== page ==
Already in the last six budgets, under the Coalition Government (with its various Leaders) real government payments increased at an average annual rate of only 1.8 per cent. This is not much more than half the past norm where over the previous forty years government payments grew at an average real rate of about 3¼ per cent.

Furthermore, none of this tightening in public expenditures under the Coalition has been achieved by genuine reform of government programs to improve their effectiveness or their efficiency. Instead, the expenditure restraint has mainly been achieved by a combination of meanness, requiring clients to pay more, and/or experience a decline in the quality of service, of which aged care is only the latest telling example.

Indeed, in its latest review, the independent Parliamentary Budget Office came to the conclusion that “The spending restraint seen over the past few years may be difficult to maintain over the coming years given the length of time in which restraint has been applied, [and] the pressures emerging in some spending areas”.

But if the past performance by the government in service delivery has been poor, their future plans are even more draconian. According to the Pre-election Economic and Fiscal Outlook (PEFO), released by the Treasury and Finance Departments just prior to the last election, under the government’s then policies, real government payments over the next four years were expected to increase at an annual rate of only 1.3 per cent; that is half a percentage point lower each year than the fiscal restraint that had already led to service deterioration and increasing numbers of people missing out because they couldn’t afford the higher co-payments now demanded.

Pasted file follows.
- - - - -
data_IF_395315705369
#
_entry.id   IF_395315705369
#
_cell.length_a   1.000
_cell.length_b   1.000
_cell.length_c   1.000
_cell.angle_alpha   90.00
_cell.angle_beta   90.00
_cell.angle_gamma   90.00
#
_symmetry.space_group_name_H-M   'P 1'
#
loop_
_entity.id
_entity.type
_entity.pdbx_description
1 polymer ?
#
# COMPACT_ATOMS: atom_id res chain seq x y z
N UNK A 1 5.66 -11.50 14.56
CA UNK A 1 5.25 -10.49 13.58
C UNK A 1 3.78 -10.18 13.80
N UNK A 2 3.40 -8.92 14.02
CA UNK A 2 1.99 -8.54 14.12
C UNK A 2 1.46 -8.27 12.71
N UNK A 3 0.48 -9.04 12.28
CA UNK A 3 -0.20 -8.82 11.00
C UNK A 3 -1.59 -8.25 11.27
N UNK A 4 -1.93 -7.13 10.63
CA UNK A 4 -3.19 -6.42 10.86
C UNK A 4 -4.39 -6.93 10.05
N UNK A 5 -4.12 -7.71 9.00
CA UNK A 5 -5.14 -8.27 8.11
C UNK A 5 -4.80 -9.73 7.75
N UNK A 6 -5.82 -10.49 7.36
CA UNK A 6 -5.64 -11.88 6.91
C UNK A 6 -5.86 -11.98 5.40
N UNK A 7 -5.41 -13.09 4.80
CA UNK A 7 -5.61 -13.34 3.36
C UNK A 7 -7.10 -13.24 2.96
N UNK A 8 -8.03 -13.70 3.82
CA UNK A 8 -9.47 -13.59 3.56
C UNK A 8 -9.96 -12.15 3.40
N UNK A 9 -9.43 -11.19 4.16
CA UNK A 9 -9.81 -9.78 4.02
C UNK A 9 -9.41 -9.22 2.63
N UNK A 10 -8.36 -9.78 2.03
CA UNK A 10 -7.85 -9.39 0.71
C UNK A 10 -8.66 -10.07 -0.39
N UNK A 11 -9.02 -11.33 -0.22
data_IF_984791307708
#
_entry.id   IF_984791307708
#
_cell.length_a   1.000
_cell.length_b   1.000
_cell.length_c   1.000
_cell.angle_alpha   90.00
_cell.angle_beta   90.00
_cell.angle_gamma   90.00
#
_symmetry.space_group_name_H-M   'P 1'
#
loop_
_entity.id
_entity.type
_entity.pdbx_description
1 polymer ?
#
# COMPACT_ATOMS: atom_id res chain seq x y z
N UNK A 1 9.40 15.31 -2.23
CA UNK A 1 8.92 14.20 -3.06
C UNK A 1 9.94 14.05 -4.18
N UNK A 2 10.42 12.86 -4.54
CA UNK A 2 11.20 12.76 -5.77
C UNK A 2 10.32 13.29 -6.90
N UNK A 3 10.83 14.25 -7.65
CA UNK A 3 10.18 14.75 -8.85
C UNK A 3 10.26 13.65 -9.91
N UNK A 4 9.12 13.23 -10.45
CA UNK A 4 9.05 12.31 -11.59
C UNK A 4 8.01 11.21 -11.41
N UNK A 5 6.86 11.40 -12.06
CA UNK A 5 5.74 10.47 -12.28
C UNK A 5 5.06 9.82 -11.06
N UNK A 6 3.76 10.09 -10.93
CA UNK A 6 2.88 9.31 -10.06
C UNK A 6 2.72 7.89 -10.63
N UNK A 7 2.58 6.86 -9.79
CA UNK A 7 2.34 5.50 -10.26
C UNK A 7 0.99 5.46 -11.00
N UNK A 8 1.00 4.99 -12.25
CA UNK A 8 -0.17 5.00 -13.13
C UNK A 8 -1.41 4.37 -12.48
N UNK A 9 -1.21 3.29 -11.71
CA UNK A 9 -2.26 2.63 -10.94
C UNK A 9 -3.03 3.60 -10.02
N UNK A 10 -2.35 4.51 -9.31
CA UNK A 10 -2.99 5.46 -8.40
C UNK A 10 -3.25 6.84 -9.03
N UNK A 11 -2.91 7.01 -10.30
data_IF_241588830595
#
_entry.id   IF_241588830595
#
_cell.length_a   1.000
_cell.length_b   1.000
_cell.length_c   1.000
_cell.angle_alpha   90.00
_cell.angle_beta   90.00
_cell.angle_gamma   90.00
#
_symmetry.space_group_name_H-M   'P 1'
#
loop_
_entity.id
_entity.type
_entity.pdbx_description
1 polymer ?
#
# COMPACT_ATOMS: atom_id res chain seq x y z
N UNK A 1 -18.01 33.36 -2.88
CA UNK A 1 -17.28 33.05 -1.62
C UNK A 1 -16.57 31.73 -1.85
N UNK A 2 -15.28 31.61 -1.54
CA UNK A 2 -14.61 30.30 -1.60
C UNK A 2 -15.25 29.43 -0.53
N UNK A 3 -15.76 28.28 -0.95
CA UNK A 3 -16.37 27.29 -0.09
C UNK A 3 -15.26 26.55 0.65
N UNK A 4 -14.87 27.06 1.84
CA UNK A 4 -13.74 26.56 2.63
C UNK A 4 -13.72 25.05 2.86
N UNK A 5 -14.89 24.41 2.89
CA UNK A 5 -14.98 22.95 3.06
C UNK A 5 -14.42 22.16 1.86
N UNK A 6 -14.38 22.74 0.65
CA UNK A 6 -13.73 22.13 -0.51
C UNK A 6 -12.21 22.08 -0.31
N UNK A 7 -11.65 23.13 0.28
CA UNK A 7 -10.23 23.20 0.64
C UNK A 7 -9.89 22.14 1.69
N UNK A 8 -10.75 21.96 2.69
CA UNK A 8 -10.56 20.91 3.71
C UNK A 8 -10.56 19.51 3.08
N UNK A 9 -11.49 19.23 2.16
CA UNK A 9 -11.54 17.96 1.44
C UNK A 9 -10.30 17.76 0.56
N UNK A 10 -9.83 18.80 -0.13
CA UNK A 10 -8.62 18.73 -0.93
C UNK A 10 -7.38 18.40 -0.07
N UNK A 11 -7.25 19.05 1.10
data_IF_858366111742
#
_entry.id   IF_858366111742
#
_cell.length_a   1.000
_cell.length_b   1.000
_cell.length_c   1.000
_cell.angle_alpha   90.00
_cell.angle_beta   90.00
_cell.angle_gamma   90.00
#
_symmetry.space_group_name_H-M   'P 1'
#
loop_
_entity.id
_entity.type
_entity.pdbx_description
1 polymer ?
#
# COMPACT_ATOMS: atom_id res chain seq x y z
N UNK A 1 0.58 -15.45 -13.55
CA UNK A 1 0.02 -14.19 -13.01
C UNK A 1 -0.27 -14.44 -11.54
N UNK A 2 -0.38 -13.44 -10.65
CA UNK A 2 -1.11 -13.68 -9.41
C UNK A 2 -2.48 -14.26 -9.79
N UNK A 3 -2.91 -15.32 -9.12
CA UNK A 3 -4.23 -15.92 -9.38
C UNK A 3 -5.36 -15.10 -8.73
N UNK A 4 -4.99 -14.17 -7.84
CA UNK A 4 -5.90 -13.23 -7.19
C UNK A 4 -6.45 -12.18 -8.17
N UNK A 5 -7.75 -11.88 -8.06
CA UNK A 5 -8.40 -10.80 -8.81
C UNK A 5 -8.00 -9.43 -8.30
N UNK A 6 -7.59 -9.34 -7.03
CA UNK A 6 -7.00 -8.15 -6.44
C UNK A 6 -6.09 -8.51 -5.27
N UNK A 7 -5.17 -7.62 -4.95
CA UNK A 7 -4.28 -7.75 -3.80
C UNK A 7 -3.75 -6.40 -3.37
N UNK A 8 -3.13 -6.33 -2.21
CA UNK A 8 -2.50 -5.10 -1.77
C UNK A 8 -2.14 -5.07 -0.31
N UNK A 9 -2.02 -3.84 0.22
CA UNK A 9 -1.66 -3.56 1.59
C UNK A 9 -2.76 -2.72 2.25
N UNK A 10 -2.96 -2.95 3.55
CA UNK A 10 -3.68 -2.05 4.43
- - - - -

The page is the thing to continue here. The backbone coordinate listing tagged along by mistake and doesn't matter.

Of course, since the election the Government has dramatically increased its expenditures, but these increases were essentially in response to the Covid-induced recession. Thus, most of this expenditure will be wound back as the economy recovers. There is therefore no reason to think that public services will improve without a significant increase in government outlays, and this will require more revenue in the long run, even if deficit financing is acceptable for the time being.

For example, high priority areas that will require significantly more funding in future include:

  • More spending on defence and foreign aid and diplomacy in response to the deteriorating international situation – possibly of the order of another 1 to 1½ per cent of GDP each year. Indeed, it is doubtful whether the approved capital budgets for future military hardware could be accommodated within the present Defence budgets.
  • A substantial increase in funding for aged care, where the poor protection against the coronavirus principally reflects the inadequate funding, leading to inadequate staffing in both numbers and quality.
  • Education and training, where there have been cuts, but which is vital for the future growth of the economy. In addition, the universities will no longer be able to rely so heavily on the higher fees from foreign students to cross-subsidise their domestic students – a system which the government encouraged as it allowed the government to reduce its subsidy for Australian students.